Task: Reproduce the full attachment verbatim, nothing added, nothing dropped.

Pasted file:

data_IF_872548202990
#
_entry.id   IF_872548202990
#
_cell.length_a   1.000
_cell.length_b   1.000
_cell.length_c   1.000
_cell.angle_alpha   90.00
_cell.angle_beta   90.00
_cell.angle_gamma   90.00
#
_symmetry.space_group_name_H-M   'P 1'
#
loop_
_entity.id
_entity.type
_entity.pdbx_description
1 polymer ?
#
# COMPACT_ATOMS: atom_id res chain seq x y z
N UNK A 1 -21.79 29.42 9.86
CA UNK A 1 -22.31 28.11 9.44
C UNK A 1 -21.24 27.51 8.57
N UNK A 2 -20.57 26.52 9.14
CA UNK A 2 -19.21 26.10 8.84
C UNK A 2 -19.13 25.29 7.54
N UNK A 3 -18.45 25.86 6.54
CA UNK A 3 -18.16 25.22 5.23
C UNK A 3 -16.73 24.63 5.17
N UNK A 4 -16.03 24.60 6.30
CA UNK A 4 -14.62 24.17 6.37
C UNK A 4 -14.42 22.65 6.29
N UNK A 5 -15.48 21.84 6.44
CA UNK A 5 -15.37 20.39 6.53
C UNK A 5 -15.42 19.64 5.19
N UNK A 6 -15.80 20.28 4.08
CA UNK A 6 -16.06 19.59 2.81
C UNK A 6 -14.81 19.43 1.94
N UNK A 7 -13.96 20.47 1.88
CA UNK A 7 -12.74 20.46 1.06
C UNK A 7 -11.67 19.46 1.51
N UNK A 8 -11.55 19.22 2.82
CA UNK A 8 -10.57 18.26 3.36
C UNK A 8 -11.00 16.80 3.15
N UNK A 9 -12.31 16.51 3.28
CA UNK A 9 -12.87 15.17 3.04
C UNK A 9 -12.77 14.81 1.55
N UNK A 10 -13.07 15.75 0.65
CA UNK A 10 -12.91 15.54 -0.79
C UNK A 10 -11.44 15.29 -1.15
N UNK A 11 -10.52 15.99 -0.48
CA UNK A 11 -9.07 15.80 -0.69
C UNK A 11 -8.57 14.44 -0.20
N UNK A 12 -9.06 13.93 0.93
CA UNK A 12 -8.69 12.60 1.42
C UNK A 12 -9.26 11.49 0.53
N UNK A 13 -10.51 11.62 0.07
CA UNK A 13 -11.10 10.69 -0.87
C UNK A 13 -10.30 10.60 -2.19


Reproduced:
data_IF_872548202990
#
_entry.id   IF_872548202990
#
_cell.length_a   1.000
_cell.length_b   1.000
_cell.length_c   1.000
_cell.angle_alpha   90.00
_cell.angle_beta   90.00
_cell.angle_gamma   90.00
#
_symmetry.space_group_name_H-M   'P 1'
#
loop_
_entity.id
_entity.type
_entity.pdbx_description
1 polymer ?
#
# COMPACT_ATOMS: atom_id res chain seq x y z
N UNK A 1 -21.79 29.42 9.86
CA UNK A 1 -22.31 28.11 9.44
C UNK A 1 -21.24 27.51 8.57
N UNK A 2 -20.57 26.52 9.14
CA UNK A 2 -19.21 26.10 8.84
C UNK A 2 -19.13 25.29 7.54
N UNK A 3 -18.45 25.86 6.54
CA UNK A 3 -18.16 25.22 5.23
C UNK A 3 -16.73 24.63 5.17
N UNK A 4 -16.03 24.60 6.30
CA UNK A 4 -14.62 24.17 6.37
C UNK A 4 -14.42 22.65 6.29
N UNK A 5 -15.48 21.84 6.44
CA UNK A 5 -15.37 20.39 6.53
C UNK A 5 -15.42 19.64 5.19
N UNK A 6 -15.80 20.28 4.08
CA UNK A 6 -16.06 19.59 2.81
C UNK A 6 -14.81 19.43 1.94
N UNK A 7 -13.96 20.47 1.88
CA UNK A 7 -12.74 20.46 1.06
C UNK A 7 -11.67 19.46 1.51
N UNK A 8 -11.55 19.22 2.82
CA UNK A 8 -10.57 18.26 3.36
C UNK A 8 -11.00 16.80 3.15
N UNK A 9 -12.31 16.51 3.28
CA UNK A 9 -12.87 15.17 3.04
C UNK A 9 -12.77 14.81 1.55
N UNK A 10 -13.07 15.75 0.65
CA UNK A 10 -12.91 15.54 -0.79
C UNK A 10 -11.44 15.29 -1.15
N UNK A 11 -10.52 15.99 -0.48
CA UNK A 11 -9.07 15.80 -0.69
C UNK A 11 -8.57 14.44 -0.20
N UNK A 12 -9.06 13.93 0.93
CA UNK A 12 -8.69 12.60 1.42
C UNK A 12 -9.26 11.49 0.53
N UNK A 13 -10.51 11.62 0.07
CA UNK A 13 -11.10 10.69 -0.87
C UNK A 13 -10.30 10.60 -2.19